Illinois Medical Center  •  1001 Main Street - Suite 500A  •  Peoria, Illinois 61606


Esophageal Dilation

Esophageal dilation is a procedure that allows your doctor to stretch (or dilate) a narrowed area of your esophagus. Your doctor may perform the procedure as part of an upper endoscopy, while you are mildly sedated. Or your physician may apply a local anesthetic spray to the back of your throat and then pass a weighted dilator through your mouth and into your esophagus.

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The most common cause of narrowing of the esophagus (also called stricture), is scarring of the esophagus from reflux of stomach acid in patients with heartburn. Patients with a narrowed portion of the esophagus may have trouble swallowing or it feels like food is “stuck” in the chest region. Less common causes of esophageal narrowing include thin layers of excess tissue, cancer of the esophagus, scarring after radiation treatments or a disorder in the way the esophagus moves.

An empty stomach allows for the best and safest examination, so you should have nothing to eat or drink for at least 6 hours before the examination. Your doctor will tell you when to start fasting. See the next section regarding medications, health conditions and allergic reactions for important information your doctor needs to know.

Tell your doctor in advance about any medications you take, especially aspirin products or blood thinners such as Plavix, Coumadin (warfarin) or heparin. You will probably be able to continue with most medicines, but you might need to adjust your usual dose before the procedure.

Also alert your healthcare provider if you have any allergies to medications and if you have major health conditions including heart or lung disease. Let your physician know if you require antibiotics prior to dental procedures, because you may need them prior to esophageal dilation.

Your doctor might perform esophageal dilation along with an upper endoscopy (also called an EGD). Your doctor may spray your throat with a local anesthetic spray and/or give you a sedative to help you relax. He or she will pass the endoscope through your mouth and into the esophagus, stomach and duodenum. The endoscope is a thin lighted flexible tube and does not interfere with your breathing.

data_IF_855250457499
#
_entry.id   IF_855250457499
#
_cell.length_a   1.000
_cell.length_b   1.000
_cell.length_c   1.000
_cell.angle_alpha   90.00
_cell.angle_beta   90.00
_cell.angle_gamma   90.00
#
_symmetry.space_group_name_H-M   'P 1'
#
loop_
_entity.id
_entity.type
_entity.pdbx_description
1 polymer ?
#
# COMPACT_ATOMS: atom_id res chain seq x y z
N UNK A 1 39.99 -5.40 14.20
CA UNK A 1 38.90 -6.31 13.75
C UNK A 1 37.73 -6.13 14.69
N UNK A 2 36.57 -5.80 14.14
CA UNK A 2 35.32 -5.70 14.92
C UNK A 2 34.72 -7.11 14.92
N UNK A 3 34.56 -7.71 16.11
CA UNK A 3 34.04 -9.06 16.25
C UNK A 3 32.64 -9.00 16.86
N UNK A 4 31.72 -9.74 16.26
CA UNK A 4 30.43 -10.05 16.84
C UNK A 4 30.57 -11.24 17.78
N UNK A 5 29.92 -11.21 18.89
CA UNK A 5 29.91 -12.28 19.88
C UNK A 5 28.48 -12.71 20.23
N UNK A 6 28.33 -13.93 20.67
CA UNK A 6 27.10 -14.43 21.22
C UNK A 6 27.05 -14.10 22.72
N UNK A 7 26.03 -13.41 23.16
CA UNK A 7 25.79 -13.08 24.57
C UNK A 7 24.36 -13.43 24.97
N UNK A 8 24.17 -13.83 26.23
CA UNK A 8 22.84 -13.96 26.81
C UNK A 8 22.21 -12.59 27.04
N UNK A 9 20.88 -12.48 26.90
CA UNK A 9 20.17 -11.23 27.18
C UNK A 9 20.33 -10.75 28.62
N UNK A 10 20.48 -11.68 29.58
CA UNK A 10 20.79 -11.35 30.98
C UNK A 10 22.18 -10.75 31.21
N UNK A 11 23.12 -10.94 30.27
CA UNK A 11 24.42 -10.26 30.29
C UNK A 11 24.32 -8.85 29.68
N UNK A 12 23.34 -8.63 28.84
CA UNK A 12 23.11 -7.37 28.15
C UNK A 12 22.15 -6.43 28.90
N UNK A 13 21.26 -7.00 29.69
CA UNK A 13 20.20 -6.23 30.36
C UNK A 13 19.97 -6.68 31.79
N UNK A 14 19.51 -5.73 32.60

At this point your doctor will determine whether to use a dilating balloon or plastic dilators over a guiding wire to stretch your esophagus. You might experience mild pressure in the back of your throat or in your chest during the procedure.

In some cases, your physician may use a procedure that doesn’t involve an upper endoscopy. He or she is likely to spray your throat with a local anesthetic. Your doctor will then pass a tapered dilating instrument through your mouth and guide it into the esophagus. Your doctor may also use X-rays during the esophageal dilation procedure.

You will be observed until most of the effects of the medications (sedative and/or local anesthetic) have worn off. You may resume drinking when the anesthetic no longer causes numbness to your throat, unless your doctor states otherwise. Most patients experience no symptoms after this procedure and can resume eating the next day. You may experience a slight sore throat for the rest of the day.

If you received sedatives, you will not be allowed to drive, so please arrange for a competent driver to accompany you to this procedure.

Depending on the degree and cause of narrowing of your esophagus, it is common to require repeat dilations. This allows the dilation to be performed gradually and decreases the risk of complications. Once the stricture, or narrowed esophagus, is completely dilated, repeat dilations may not be required. If the stricture was due to acid reflux, acid-suppressing medicines can decrease the risk of stricture recurrence. Your doctor will advise you on this.

Although complications can occur even when the procedure is performed correctly, they are rare when performed by doctors who are specially trained. A perforation, or tear, in the esophagus that causes bleeding occurs in a small percentage of patients – this may require surgery to repair. Some patients, especially those with heart or lung disease, may experience complications from the sedative.

If you have chest pain, fever, trouble breathing, difficulty swallowing, bleeding, or black or tarry bowel movements after the test, call our office immediately.

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Illinois Gastroenterology Institute

Illinois Medical Center  •  1001 Main Street – Suite 500A  •  Peoria, Illinois 61606  •  Phone: (309) 672-4980  •  Fax: (309) 671-2931

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